5. Walk
If you can't tango walk, you can't tango. Walking is the foundation, the basic, of tango. It's not the well known 8-count basic that is taught in many beginners' classes. That is just a convenient sequence that puts together some of the basic tango movements. If you go to a beginner tango class in Buenos Aires, they will not let you move on to anything else until you understand how to walk, and then walk with a partner. It may appear simple, but it's a challenge, and when executed correctly, beautiful. They say it takes at least 5 years for a working couple to be able to walk together. The best advice once you're dancing is: keep practicing your walk!

6. Quality > Quantity
So you've been taking tons of classes and you feel like your mind is a database of cool tango moves. Unfortunately, that doesn't make you a good tango dancer. Tango is about the quality of the movements, not the quantity. You can use just the same three steps and create a beautiful tango. You can put 1,000 steps into a tango and create the ugliest dance ever. Why are we moved by an old milonguero couple that simply walks to the music? Refine each movement, understand the technique, listen to the music, make sure your partner feels comfortable, and then execute them on the dance floor. If not, I advise you to walk- and just walk. In Buenos Aires, you'll see heads nodding in approval.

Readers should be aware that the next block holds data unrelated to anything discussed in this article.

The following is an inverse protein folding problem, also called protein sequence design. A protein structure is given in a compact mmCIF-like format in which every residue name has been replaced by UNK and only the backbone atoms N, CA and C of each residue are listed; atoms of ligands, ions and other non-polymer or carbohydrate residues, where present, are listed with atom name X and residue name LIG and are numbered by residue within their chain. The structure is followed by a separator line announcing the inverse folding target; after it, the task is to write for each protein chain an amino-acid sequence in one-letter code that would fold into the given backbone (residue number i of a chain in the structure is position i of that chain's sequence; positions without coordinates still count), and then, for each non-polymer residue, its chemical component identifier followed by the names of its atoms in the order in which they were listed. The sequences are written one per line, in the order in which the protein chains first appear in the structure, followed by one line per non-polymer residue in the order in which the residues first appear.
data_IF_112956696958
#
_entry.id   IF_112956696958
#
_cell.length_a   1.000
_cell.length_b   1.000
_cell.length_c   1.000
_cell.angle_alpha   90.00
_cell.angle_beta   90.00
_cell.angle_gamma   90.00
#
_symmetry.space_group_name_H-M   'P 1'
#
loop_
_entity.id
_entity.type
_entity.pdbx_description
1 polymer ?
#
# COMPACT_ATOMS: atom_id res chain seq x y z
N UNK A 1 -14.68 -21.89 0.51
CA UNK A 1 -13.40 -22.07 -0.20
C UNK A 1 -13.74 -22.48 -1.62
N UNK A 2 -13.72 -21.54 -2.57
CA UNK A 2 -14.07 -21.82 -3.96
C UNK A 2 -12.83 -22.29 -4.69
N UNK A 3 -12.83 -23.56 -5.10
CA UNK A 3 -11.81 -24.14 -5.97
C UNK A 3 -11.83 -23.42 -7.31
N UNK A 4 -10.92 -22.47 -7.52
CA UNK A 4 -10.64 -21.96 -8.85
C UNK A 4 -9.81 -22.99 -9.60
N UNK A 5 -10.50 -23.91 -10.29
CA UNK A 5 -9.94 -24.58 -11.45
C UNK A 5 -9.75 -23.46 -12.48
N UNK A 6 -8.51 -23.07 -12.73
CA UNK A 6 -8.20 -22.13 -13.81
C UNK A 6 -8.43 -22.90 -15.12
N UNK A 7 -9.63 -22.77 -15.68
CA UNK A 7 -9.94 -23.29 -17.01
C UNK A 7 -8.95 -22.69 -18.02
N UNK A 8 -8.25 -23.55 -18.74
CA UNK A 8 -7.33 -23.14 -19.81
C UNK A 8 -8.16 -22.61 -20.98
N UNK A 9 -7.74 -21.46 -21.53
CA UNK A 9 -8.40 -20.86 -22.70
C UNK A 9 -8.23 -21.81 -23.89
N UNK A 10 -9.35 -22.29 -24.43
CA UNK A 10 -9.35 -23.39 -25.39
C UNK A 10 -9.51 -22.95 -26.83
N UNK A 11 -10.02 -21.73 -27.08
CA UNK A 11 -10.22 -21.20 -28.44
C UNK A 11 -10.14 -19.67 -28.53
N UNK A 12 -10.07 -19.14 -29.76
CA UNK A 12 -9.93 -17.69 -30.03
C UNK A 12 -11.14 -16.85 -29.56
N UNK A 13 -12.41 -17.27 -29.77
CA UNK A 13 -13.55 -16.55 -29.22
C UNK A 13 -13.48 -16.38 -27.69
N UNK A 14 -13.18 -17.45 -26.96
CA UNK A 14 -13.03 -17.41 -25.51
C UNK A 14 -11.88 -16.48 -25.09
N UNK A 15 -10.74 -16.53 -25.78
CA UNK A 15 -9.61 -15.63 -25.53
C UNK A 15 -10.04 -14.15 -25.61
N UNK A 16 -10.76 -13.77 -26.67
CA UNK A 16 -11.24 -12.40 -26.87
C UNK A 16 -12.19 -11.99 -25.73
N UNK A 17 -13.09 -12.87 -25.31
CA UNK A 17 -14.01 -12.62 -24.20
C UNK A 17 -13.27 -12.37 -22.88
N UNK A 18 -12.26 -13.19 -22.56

7. Line of dance
There are social etiquettes for the dance floor; the first one being the line of dance. The line of dance moves counter-clockwise. The dancers must keep moving around the pista (the floor). The circle on the dance floor has the biggest outer circle, the circle within that and so on. The best dancers dance on the very outer circle taking longer steps on the biggest circumference, also being able to show off their quality dance to the audience sitting right around the floor. The beginners get kicked into the center of the circle where they are stuck muddling around in the center. So try to find your spot on the outer circle. BUT, you will only have the right to dance on the outer circle if you can keep the direction of the dance, otherwise they might push you into the center. When you start a dance the man must face the line of dance or the outside of the circle. You must not take back steps against the line of dance (back steps should be eliminated or taken only towards the line of dance or towards the center of the circle) and the intention of the dance is to keep moving forward. Each sequence or figure should end up facing the line of dance and not backwards. Never pass anyone on the dance floor, stay behind the same couple you started behind throughout the whole tanda. Do not crash into other couples and protect your partner. It's just like driving a car -- follow the rules of the road so you don't get into any accidents!

8. Cabeceo